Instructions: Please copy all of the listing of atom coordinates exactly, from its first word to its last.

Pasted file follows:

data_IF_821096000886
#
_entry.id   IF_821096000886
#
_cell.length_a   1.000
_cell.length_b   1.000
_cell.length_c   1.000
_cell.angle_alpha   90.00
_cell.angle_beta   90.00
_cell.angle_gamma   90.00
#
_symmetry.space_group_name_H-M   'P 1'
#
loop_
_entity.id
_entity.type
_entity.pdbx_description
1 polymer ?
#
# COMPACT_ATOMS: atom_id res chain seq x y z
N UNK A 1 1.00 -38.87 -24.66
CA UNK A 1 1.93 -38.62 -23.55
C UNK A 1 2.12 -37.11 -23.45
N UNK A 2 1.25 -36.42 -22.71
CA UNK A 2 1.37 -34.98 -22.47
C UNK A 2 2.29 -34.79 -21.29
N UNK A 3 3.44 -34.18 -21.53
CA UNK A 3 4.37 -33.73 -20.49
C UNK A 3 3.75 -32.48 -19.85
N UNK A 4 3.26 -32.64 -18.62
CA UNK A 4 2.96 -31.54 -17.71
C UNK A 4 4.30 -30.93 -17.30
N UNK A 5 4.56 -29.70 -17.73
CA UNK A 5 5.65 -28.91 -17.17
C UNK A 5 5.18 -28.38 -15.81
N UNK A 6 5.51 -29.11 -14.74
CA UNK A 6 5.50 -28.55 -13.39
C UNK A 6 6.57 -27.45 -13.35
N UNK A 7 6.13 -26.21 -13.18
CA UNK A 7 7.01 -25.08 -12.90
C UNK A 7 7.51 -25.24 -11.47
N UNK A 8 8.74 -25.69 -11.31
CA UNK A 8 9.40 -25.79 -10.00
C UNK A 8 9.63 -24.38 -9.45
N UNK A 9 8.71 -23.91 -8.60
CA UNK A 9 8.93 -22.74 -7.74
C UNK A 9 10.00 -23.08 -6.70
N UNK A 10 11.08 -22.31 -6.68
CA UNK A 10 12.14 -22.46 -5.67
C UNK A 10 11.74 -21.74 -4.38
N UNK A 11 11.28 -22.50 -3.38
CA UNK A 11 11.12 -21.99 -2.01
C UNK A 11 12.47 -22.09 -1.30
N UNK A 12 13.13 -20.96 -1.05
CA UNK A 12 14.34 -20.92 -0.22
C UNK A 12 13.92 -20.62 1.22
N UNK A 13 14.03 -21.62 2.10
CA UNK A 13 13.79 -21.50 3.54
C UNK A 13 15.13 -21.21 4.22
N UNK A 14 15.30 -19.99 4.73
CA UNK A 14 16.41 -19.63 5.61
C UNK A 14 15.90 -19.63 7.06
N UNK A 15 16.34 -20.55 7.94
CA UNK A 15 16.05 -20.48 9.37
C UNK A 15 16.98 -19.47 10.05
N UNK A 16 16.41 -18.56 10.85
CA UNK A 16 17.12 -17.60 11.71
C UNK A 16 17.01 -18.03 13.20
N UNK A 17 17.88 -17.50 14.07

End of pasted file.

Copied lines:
data_IF_821096000886
#
_entry.id   IF_821096000886
#
_cell.length_a   1.000
_cell.length_b   1.000
_cell.length_c   1.000
_cell.angle_alpha   90.00
_cell.angle_beta   90.00
_cell.angle_gamma   90.00
#
_symmetry.space_group_name_H-M   'P 1'
#
loop_
_entity.id
_entity.type
_entity.pdbx_description
1 polymer ?
#
# COMPACT_ATOMS: atom_id res chain seq x y z
N UNK A 1 1.00 -38.87 -24.66
CA UNK A 1 1.93 -38.62 -23.55
C UNK A 1 2.12 -37.11 -23.45
N UNK A 2 1.25 -36.42 -22.71
CA UNK A 2 1.37 -34.98 -22.47
C UNK A 2 2.29 -34.79 -21.29
N UNK A 3 3.44 -34.18 -21.53
CA UNK A 3 4.37 -33.73 -20.49
C UNK A 3 3.75 -32.48 -19.85
N UNK A 4 3.26 -32.64 -18.62
CA UNK A 4 2.96 -31.54 -17.71
C UNK A 4 4.30 -30.93 -17.30
N UNK A 5 4.56 -29.70 -17.73
CA UNK A 5 5.65 -28.91 -17.17
C UNK A 5 5.18 -28.38 -15.81
N UNK A 6 5.51 -29.11 -14.74
CA UNK A 6 5.50 -28.55 -13.39
C UNK A 6 6.57 -27.45 -13.35
N UNK A 7 6.13 -26.21 -13.18
CA UNK A 7 7.01 -25.08 -12.90
C UNK A 7 7.51 -25.24 -11.47
N UNK A 8 8.74 -25.69 -11.31
CA UNK A 8 9.40 -25.79 -10.00
C UNK A 8 9.63 -24.38 -9.45
N UNK A 9 8.71 -23.91 -8.60
CA UNK A 9 8.93 -22.74 -7.74
C UNK A 9 10.00 -23.08 -6.70
N UNK A 10 11.08 -22.31 -6.68
CA UNK A 10 12.14 -22.46 -5.67
C UNK A 10 11.74 -21.74 -4.38
N UNK A 11 11.28 -22.50 -3.38
CA UNK A 11 11.12 -21.99 -2.01
C UNK A 11 12.47 -22.09 -1.30
N UNK A 12 13.13 -20.96 -1.05
CA UNK A 12 14.34 -20.92 -0.22
C UNK A 12 13.92 -20.62 1.22
N UNK A 13 14.03 -21.62 2.10
CA UNK A 13 13.79 -21.50 3.54
C UNK A 13 15.13 -21.21 4.22
N UNK A 14 15.30 -19.99 4.73
CA UNK A 14 16.41 -19.63 5.61
C UNK A 14 15.90 -19.63 7.06
N UNK A 15 16.34 -20.55 7.94
CA UNK A 15 16.05 -20.48 9.37
C UNK A 15 16.98 -19.47 10.05
N UNK A 16 16.41 -18.56 10.85
CA UNK A 16 17.12 -17.60 11.71
C UNK A 16 17.01 -18.03 13.20
N UNK A 17 17.88 -17.50 14.07